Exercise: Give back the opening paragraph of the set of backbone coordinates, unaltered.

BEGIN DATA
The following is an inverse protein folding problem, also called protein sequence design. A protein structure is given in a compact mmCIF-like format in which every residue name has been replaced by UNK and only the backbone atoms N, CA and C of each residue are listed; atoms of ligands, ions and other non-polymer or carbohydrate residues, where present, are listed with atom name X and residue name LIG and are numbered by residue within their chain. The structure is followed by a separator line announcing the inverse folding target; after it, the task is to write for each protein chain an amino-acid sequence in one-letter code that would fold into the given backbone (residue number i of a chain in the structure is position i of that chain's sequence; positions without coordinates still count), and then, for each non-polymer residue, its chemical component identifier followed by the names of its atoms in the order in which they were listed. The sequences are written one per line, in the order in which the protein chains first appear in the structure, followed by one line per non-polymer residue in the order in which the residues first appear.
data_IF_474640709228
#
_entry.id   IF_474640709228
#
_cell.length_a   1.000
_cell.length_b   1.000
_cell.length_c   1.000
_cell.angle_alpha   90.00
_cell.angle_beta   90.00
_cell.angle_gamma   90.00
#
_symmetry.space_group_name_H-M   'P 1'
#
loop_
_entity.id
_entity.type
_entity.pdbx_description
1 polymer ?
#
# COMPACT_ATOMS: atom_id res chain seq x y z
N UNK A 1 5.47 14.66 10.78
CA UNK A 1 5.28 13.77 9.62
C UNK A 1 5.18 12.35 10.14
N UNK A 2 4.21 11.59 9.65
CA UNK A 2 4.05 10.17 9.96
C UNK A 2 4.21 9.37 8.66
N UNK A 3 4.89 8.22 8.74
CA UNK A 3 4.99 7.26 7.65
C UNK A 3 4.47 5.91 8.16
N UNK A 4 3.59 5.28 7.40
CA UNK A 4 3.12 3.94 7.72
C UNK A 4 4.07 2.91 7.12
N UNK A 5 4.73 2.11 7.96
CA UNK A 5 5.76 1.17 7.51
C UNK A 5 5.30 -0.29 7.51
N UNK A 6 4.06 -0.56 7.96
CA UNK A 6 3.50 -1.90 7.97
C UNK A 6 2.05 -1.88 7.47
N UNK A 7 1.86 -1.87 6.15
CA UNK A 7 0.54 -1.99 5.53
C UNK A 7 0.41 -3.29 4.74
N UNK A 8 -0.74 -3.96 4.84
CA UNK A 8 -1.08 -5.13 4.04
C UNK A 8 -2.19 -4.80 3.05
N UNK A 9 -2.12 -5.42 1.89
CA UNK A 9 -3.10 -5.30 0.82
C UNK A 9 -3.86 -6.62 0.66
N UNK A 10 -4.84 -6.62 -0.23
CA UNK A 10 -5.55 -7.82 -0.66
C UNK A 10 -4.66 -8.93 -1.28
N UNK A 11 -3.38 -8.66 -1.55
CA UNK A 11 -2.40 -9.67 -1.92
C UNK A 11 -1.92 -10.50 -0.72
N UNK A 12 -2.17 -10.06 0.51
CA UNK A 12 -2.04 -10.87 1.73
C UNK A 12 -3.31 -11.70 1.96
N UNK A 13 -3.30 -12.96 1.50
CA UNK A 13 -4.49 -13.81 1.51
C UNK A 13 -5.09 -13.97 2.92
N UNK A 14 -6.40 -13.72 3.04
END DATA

The following is an inverse protein folding problem, also called protein sequence design. A protein structure is given in a compact mmCIF-like format in which every residue name has been replaced by UNK and only the backbone atoms N, CA and C of each residue are listed; atoms of ligands, ions and other non-polymer or carbohydrate residues, where present, are listed with atom name X and residue name LIG and are numbered by residue within their chain. The structure is followed by a separator line announcing the inverse folding target; after it, the task is to write for each protein chain an amino-acid sequence in one-letter code that would fold into the given backbone (residue number i of a chain in the structure is position i of that chain's sequence; positions without coordinates still count), and then, for each non-polymer residue, its chemical component identifier followed by the names of its atoms in the order in which they were listed. The sequences are written one per line, in the order in which the protein chains first appear in the structure, followed by one line per non-polymer residue in the order in which the residues first appear.